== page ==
Introducing The Gospel of John

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The Gospel According to John

In the last article, I mentioned that because it was the start of a new year, I would start on some new ideas for what I want to do with my article series this year.  Tuesdays will be the day that I share interesting and exciting stories from the mission field written by my colleagues within Pioneer Bible Translators.  Now I want to tell you my idea for the Thursday articles.

I realized last month that I will be doing a lot of preparation to do the consultant check on the Gospel of John for two completely different language groups in Papua New Guinea.  So then I thought to myself, “Wouldn’t it be neat to do a number of articles on the Gospel of John?”  So far, I have worked on both translating and checking the translations of the Synoptic Gospels (Matthew, Mark and Luke).  Now is my opportunity to study more deeply the Fourth Gospel.

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Most people agree that the Synoptic Gospels are easier to read and to translate.  There is so much more narrative material in these books which gives us more action and fewer extended  passages of deep and difficult theology to try to unravel in the translation.  But that does not mean that there are not difficult sections to understand and translate in the Synoptic Gospels.

Certainly the “Sermon on the Mount” in Matthew chs 5 – 7 is full of complexities.  And the many parables throughout all the gospels contain every day words on the surface, but also carry some deep spiritual truths below the surface form which must be handled very carefully.

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Let’s take a quick tour then of the Gospel of John to see what spiritual treasures we will encounter as we go through this book:

The Prologue

Chapter 1 gives us not so much a historical setting as a theological setting for this man, Jesus.  We know from the other Gospels that Jesus was born in Bethlehem of a Jewish mother who was able to become pregnant through the supernatural power of the Holy Spirit of God.  That tells us that Jesus was no ordinary child.  He in fact was God who came down from Heaven and took on the form of a man.  John’s Gospel will give us more insight into the divine nature of Jesus even from his opening words of his prologue.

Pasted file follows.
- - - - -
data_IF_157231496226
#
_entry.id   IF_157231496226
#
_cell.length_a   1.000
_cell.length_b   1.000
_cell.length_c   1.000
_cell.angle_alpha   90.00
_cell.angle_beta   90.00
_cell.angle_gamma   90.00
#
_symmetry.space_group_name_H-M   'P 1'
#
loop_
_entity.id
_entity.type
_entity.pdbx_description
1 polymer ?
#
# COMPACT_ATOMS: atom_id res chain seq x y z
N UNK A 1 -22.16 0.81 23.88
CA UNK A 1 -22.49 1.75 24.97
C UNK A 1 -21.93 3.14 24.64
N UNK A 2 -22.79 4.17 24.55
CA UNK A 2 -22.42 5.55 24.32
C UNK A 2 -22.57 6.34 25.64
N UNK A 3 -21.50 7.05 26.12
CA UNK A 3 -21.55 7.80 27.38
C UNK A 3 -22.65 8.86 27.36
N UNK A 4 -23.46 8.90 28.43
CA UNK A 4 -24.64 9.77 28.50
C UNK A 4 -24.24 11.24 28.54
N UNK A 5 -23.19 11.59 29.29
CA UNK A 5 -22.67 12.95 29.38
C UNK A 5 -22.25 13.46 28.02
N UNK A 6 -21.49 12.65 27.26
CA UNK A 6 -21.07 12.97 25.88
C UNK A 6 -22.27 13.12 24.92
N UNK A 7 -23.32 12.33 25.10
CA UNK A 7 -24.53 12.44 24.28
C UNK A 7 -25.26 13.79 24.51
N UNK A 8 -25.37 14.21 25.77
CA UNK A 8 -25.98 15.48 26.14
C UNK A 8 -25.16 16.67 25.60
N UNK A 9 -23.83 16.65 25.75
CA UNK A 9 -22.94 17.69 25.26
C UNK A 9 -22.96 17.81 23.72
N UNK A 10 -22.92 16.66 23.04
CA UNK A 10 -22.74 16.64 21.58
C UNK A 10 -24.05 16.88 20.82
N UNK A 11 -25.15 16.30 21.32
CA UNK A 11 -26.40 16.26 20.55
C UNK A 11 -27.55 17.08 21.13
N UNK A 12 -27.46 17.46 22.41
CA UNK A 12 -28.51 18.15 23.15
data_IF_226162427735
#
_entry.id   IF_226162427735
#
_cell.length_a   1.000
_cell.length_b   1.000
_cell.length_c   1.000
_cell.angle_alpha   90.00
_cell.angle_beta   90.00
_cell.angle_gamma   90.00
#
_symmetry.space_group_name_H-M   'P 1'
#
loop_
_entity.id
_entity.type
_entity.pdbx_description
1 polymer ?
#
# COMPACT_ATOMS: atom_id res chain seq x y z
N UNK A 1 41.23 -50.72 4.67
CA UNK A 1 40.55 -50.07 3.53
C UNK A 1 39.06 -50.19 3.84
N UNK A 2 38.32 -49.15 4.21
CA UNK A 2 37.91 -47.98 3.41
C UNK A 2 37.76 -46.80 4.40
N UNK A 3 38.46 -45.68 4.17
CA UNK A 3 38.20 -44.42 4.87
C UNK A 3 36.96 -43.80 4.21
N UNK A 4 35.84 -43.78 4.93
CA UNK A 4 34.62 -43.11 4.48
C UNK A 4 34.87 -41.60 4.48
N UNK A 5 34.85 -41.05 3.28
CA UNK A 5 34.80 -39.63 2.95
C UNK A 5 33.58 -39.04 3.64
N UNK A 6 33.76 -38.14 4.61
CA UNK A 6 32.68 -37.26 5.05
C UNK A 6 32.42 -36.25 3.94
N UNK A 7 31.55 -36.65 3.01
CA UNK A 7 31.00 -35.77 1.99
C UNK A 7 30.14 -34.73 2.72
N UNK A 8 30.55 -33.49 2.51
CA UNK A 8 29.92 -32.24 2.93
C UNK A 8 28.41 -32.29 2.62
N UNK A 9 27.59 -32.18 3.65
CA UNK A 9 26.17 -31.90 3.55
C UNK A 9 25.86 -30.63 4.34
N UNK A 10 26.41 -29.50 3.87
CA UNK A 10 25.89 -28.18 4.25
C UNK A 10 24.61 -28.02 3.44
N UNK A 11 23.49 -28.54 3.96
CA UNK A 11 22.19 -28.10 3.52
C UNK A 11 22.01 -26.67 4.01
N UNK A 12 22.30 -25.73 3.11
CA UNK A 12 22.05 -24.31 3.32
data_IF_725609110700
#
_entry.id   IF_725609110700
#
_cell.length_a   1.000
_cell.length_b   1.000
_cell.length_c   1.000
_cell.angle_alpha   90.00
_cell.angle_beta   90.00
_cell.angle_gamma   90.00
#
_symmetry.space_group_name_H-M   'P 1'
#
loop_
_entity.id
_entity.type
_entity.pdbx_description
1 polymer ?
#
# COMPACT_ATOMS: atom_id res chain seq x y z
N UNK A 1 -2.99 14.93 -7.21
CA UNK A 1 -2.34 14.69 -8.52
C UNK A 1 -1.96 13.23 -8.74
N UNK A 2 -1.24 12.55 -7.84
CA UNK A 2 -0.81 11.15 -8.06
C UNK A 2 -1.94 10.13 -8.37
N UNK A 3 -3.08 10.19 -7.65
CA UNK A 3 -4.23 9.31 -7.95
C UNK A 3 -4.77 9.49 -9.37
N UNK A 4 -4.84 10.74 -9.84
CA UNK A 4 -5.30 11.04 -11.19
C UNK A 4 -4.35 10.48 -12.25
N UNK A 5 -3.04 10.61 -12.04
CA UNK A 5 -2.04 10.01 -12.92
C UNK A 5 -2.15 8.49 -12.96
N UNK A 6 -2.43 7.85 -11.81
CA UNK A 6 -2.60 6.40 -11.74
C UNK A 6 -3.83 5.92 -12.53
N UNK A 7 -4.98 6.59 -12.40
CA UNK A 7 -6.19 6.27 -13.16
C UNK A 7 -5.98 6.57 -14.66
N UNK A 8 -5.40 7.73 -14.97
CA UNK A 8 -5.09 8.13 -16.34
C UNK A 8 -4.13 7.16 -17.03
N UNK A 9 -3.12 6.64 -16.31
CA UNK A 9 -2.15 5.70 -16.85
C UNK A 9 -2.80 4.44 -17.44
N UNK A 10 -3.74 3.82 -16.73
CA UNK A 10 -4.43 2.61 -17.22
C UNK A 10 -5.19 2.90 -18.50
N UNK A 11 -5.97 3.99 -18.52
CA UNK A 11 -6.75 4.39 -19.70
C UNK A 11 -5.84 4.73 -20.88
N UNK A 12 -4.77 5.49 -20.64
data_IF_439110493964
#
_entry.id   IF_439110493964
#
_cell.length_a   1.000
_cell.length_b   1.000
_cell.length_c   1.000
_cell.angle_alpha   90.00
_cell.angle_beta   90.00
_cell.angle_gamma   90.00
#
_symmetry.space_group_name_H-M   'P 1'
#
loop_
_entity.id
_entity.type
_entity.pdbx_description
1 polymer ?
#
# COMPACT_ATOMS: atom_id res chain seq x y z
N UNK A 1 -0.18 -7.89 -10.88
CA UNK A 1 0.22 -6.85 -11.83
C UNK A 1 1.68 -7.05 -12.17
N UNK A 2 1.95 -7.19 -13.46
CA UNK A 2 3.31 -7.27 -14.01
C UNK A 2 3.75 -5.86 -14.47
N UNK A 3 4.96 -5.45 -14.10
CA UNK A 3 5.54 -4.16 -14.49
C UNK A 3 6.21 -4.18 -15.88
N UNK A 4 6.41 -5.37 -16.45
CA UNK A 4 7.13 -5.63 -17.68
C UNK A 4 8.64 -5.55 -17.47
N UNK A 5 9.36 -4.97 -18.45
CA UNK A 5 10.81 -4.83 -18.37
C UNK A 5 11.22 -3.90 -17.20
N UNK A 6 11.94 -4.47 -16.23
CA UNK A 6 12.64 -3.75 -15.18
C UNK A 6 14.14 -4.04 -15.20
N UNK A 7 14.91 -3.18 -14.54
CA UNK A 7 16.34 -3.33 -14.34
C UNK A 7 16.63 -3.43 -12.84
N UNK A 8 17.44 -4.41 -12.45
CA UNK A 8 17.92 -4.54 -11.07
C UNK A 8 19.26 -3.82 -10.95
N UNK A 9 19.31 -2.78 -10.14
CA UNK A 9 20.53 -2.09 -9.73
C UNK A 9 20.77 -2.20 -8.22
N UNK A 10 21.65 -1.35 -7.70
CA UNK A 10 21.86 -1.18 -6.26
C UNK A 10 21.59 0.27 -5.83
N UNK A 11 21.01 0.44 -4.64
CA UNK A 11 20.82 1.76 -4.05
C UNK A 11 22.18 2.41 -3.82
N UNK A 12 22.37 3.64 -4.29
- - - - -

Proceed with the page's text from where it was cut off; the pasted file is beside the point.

The Book of Signs

Chapters 2 – 12 cover the entire ministry of Jesus up until the last week before his death.  We see Jesus traveling extensively, starting with his baptism by John east of the Jordan River, and then moving back and forth between the province of Galilee in the north to the city of Jerusalem in the south.

Everywhere Jesus went though, he astounded the people by his insightful and authoritative teachings and amazed them by his miraculous deeds.  Jesus demonstrated that he was from God by exercising supernatural power over nature (turning water into wine and multiplying bread) and over any sickness or disease (healing a crippled man and also a man who had been blind since birth).  Jesus even had power over death itself as he was able to bring Lazarus back to life after being dead for four days.

The Book of Glory

Chapters 13 – 20 have been called “The Book of Glory”.  They reveal the true depth of Jesus’ love for his disciples, and let us hear his heartfelt prayer to God on their behalf.  Then Jesus demonstrated his magnificent love and his power by being crucified on a cross, followed by his resurrection from death.  There is no way that you can read these chapters and not get caught up in the deep emotions (“pathos”) of those few days in Jerusalem.

But all of the book of John up to this point was not written just so that we would have an emotional response.  Certainly we do feel awe when we read about the amazing miracles he performed.  And we feel despair when Jesus died but then we rejoice when he rose to live again.  No, this book was written for a much more important reason.  John himself states in chapter 20 verse 31 the purpose for recording the life of Jesus.  He wrote:

But these are written that you may believe that Jesus is the Christ, the Son of God, and that by believing you may have life in his name.